While Kiesel is not entirely pain-free, she has been able to drastically reduce her pain pill usage from several times a week to just a few times a month since starting her cannabis regimen.
Kiesel is not alone in her experiences. Diana Whitney, a mother of two from Vermont, began using medical marijuana to combat chronic pain and now also uses it for anxiety and depression. In her 2018 article published in The Washington Post, Whitney shared: “Applying the butter topically soothed my chronic pelvic pain and relieved symptoms of the debilitating bladder syndrome that had plagued me for a decade … .”
Whitney did not, however, enjoy the intoxicating effects of medical marijuana, so now she microdoses in small amounts, which help her ailments without the high that she dislikes. She explained, “When I microdose, I experience a heightened sense of gratitude and patience, as well as lighthearted humor. Joining the kids on the couch for a lovefest with the dog or playing a family game of cards, I feel more present, more grounded in my body, free from mental agitation.”
Yoga teacher Jane Lanza shared her own similar experiences with microdosing in Whitney's article: “The spirit of healing I receive from medical cannabis is nurturing and supportive. It amplifies positive feelings for me, so I experience greater love, patience, and compassion when it comes to my kids.”
What the Experts Say
Many medical experts are on board with cannabis as a potent treatment option for chronic pain. “Medical marijuana, in my opinion, is an excellent choice for patients with chronic disease, including chronic pain,” said Dr. Laszlo Mechtler, medical director of the Dent Neurologic Institute in Amherst, New York, in a March 2019 interview for the Chicago Tribune.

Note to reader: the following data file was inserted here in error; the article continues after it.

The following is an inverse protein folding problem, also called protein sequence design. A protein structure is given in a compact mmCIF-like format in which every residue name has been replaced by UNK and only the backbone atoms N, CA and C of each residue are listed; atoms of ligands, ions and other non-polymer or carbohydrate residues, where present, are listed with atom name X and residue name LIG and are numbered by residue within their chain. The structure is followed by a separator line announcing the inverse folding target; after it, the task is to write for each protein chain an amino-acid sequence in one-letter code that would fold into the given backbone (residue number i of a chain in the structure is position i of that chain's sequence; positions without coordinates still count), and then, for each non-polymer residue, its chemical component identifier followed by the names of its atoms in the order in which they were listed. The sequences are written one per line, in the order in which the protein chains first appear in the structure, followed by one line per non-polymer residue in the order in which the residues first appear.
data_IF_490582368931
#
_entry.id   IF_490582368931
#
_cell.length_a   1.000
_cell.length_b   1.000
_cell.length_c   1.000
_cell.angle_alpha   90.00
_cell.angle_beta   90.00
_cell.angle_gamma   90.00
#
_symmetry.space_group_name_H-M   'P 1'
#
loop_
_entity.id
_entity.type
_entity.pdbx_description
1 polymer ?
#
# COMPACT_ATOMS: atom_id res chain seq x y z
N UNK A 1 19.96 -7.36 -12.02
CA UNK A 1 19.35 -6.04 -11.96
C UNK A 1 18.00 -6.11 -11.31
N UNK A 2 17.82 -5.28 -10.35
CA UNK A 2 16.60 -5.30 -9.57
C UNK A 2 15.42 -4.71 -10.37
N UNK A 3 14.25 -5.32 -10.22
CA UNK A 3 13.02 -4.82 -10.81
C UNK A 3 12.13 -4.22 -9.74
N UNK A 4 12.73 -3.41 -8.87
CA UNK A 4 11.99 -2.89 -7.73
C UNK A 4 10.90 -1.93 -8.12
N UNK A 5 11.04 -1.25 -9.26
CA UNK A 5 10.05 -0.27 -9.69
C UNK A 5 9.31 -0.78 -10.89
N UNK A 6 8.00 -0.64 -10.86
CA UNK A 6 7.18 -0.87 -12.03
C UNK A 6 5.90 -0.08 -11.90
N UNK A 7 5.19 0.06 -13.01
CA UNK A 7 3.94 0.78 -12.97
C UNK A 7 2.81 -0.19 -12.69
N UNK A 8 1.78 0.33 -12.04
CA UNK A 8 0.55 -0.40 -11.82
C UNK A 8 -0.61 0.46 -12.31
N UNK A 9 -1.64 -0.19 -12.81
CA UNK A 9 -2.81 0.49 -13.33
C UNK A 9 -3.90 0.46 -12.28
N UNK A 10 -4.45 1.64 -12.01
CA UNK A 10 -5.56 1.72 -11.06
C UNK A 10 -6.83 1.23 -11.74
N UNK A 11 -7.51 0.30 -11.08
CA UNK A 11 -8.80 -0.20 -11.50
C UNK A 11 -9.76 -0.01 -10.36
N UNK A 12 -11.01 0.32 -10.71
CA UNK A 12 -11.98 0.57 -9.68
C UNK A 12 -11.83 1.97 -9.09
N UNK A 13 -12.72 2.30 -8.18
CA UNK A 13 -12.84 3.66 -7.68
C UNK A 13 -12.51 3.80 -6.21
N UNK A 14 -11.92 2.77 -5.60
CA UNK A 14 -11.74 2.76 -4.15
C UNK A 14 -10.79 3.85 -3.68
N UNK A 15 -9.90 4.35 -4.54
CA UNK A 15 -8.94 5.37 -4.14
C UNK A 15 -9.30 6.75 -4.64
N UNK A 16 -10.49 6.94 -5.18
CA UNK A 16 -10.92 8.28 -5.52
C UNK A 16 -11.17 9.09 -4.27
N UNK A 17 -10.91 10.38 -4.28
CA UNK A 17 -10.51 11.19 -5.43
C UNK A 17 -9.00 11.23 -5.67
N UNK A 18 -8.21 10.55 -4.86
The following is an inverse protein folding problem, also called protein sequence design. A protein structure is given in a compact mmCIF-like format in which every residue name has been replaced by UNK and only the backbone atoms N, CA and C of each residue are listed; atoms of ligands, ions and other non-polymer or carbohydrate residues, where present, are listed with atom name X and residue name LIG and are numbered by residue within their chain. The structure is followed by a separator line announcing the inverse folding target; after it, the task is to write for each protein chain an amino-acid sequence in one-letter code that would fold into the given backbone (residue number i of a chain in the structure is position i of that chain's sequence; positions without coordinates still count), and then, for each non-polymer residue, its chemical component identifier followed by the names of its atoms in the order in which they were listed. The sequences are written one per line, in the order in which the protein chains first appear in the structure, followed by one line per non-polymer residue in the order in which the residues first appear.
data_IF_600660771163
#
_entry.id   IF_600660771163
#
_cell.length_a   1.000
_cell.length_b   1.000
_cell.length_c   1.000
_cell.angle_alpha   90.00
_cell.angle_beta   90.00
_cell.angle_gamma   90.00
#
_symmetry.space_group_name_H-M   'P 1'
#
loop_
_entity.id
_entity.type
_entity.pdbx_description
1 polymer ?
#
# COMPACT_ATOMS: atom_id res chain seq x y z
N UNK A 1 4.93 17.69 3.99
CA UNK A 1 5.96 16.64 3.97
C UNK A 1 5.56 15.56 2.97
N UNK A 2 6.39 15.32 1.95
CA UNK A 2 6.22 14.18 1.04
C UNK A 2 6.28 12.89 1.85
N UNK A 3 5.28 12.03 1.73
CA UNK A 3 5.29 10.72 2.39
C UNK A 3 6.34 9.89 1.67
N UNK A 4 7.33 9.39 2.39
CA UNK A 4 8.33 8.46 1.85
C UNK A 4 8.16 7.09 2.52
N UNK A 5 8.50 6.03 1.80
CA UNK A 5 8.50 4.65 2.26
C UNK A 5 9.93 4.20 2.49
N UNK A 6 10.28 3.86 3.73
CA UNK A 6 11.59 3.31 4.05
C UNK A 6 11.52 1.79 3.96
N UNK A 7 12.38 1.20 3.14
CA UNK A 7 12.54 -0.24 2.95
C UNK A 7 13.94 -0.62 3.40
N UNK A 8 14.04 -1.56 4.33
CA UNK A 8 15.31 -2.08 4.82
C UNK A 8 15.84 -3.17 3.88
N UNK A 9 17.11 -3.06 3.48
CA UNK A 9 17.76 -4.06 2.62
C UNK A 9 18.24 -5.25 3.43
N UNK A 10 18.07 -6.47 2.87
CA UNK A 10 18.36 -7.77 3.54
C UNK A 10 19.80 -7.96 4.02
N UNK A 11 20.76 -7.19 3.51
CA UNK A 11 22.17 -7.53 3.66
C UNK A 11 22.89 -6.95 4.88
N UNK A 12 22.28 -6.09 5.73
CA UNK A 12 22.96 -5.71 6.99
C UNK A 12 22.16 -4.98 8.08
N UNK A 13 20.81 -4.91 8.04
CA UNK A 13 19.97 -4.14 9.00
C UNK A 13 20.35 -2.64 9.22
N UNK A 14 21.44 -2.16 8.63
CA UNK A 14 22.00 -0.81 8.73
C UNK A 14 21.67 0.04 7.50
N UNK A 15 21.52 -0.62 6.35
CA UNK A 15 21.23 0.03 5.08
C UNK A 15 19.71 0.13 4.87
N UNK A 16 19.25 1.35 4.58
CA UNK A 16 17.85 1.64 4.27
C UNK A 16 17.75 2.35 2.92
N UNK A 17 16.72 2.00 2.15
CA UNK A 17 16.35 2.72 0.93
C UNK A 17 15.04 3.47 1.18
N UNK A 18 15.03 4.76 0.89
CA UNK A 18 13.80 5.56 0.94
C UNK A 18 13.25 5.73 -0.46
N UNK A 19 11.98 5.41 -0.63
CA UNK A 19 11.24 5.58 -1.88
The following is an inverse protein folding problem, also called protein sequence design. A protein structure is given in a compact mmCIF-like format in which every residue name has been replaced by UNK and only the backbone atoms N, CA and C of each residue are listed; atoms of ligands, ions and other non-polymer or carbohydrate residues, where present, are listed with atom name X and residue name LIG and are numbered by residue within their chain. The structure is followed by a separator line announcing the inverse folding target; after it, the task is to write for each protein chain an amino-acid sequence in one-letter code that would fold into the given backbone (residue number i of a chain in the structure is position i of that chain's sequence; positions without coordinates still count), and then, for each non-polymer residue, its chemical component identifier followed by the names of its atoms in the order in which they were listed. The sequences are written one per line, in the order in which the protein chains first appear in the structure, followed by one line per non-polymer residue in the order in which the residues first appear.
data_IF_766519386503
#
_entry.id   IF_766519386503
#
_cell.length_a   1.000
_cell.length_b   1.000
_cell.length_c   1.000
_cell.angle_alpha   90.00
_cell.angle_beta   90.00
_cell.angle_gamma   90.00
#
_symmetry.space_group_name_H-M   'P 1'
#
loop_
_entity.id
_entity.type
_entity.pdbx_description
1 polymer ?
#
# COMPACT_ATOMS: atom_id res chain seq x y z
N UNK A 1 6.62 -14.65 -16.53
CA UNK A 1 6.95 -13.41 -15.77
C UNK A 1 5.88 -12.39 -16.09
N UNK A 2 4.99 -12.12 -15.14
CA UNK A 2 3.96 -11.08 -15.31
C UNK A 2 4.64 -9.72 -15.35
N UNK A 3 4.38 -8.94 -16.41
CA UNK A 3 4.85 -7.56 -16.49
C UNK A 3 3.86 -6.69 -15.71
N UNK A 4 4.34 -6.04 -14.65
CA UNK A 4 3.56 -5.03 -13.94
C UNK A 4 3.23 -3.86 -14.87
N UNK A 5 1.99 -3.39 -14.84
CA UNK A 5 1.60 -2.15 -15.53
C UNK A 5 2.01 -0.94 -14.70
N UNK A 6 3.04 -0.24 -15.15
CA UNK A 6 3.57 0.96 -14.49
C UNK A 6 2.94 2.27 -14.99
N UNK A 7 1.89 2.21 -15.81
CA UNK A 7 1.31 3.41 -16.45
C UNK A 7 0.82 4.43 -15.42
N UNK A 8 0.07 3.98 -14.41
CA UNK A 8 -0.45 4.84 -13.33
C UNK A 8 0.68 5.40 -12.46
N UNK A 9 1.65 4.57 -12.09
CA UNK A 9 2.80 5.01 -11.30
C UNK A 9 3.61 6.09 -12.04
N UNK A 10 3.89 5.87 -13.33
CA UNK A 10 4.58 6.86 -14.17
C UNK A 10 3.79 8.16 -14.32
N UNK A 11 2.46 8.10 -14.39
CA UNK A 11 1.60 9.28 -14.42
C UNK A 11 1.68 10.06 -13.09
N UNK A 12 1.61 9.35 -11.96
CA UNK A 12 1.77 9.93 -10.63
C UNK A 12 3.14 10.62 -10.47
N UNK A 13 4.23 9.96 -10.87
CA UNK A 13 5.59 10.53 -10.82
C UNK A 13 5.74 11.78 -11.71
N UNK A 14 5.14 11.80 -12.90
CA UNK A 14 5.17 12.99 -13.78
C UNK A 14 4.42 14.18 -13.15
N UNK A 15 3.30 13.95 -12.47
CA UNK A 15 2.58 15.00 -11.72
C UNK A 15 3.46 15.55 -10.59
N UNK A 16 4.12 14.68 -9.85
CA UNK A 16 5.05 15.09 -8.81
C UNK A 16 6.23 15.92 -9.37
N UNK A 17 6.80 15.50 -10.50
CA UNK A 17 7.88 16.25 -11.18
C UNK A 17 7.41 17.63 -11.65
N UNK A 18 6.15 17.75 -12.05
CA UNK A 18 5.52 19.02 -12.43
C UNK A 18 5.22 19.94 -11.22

Mechtler served as senior researcher for a study of 204 adults ages 75 and older who took cannabis to ease various aches and pains. Seventy percent of the patients experienced pain relief, while one-third of the patients also reported reduced dependency on opioid painkillers.
“In the midst of an opioid epidemic in this country, with 115 people dying every day, anything that can decrease the potential for opiate use is a win/win situation. Nobody overdoses on medical marijuana,” Mechtler added.
The primary issue Mechtler foresees is unrelated to side effects — and directly related to politics and economics. Prescriptions for Mechtler's medical marijuana patients cost as much as $500 a month out-of-pocket, a figure that is simply unaffordable for many Americans. "Thirty-five percent of my patients can't afford it at all, period, and 70 percent complain of the significant cost and how it affects their quality of life financially,” Mechtler said.
Dr. Diana Martins-Welch, an attending physician in palliative medicine at Northwell Health in Long Island, New York, perceives another pertinent issue regarding cannabis: “Honestly, it's going to have to be federally legal before we can do the robust studies that are required of medicine in general.”
The Bottom Line
Countless individuals have experienced considerable pain relief from cannabis medicine, but until medical marijuana is legalized at the federal level, many will have difficulty obtaining and affording this potential remedy.